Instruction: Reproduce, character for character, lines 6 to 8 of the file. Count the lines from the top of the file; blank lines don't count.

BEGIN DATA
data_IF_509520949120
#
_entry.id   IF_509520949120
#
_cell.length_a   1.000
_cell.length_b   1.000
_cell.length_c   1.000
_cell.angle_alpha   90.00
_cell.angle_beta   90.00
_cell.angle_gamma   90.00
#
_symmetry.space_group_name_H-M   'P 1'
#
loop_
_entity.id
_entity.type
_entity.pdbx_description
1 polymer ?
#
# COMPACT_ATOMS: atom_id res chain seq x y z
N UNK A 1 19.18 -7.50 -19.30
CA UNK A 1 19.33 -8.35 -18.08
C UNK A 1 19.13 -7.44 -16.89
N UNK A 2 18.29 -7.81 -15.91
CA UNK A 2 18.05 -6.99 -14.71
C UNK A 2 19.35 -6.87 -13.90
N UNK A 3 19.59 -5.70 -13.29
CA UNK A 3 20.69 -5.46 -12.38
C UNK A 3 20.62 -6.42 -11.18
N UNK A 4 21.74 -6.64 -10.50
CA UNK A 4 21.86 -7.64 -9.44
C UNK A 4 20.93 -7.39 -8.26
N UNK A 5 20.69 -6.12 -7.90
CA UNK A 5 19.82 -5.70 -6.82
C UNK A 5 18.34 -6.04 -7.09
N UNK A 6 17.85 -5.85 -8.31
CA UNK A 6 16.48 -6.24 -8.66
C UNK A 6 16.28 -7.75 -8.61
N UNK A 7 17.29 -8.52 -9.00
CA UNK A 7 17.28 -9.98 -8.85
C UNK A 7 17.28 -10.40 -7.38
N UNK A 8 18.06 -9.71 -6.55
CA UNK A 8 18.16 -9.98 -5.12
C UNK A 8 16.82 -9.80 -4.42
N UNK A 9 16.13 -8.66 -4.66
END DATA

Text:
_cell.length_b   1.000
_cell.length_c   1.000
_cell.angle_alpha   90.00